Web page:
The cultural impact and influence of cinema has been enormous. Film pervades many aspects of our daily lives and a critical awareness of its tools and techniques is essential for understanding contemporary culture and society.
From its inception, cinema has been a truly global phenomenon. It was the most popular art form of the 20th century and continues to play an important role in the development of digital media.
Cinema Studies classes encourage students to view films critically and to reflect upon their own role as spectators and consumers of cinematic images.
- Our courses reflect the global scope of film history by covering a wide range of films and directors from the era of silent film and the advent of sound (1896–1930s), the heyday of Hollywood and international art cinema (1939–1980s), the globalisation of film and contemporary world cinema (1990s to the present). There is certainly something for everyone and plenty of surprises along the way!
All students with a love of movies will find Cinema Studies an interesting academic subject. There are no entry requirements at 100 and 200-level, although previous classes in media studies at secondary school may be helpful. Courses in Cinema Studies complement study in other related Arts subjects.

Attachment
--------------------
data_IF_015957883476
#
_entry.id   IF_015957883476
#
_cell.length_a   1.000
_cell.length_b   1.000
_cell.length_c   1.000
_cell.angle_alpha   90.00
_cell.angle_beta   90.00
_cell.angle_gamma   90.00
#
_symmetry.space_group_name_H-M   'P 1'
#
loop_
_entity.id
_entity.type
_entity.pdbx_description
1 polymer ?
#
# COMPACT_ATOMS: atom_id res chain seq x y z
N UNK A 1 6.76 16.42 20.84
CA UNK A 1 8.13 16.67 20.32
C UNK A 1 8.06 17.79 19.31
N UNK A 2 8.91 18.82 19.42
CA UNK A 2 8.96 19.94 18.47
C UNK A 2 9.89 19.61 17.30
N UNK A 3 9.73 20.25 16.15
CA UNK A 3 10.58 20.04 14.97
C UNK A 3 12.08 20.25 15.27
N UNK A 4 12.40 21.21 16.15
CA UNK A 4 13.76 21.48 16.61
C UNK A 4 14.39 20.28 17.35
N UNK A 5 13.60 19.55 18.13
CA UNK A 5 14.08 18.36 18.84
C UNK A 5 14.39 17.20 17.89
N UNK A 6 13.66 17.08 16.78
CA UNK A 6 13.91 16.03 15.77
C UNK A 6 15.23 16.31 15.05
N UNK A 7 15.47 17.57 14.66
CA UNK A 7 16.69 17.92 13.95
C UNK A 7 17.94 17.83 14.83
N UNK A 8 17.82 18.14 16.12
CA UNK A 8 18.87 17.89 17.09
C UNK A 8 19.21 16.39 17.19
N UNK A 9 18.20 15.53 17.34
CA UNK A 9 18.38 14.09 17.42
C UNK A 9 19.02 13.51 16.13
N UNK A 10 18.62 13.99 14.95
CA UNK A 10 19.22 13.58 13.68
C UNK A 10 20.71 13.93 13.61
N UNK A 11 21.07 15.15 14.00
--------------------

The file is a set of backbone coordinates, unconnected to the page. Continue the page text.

Students have a choice of two 100-level courses in Cinema Studies. Cinema Studies as a major requires 30 points at 100-level.
200-level and beyond
Specialised classes in film history, criticism and theory are offered at 200 and 300-level. Topics studied in greater depth include:
- Genre (science fiction, the musical, film noir, horror)
- Film movements and styles (the nouvelle vague and the New Waves of the 1960s)
- Film theory
- Screenwriting and adaptation
- National cinemas
Lecturers from Chinese, Cultural Studies, English, Māori and Indigenous Studies, and European and European Union Studies also contribute to the programme.
A Cinema Studies graduate is ideally suited for work in the creative and cultural sector, especially in the constantly evolving areas of film and multimedia. The film industry is not only limited to production but also encompasses screenwriting, exhibition, promotion, preservation, programming, and education.
A critical knowledge of film culture is valued in festival programmers and organisers, curators, archivists, film historians, cultural planners, policymakers, and entrepreneurs. The visual and critical literacy skills acquired by a Cinema Studies graduate are also useful in the related areas of television, interactive media (web design and video), advertising, and journalism.
Film is now offered as an integral part of secondary school education and specialised teachers are in demand.
Find out more about what you can do with a degree in Cinema Studies.
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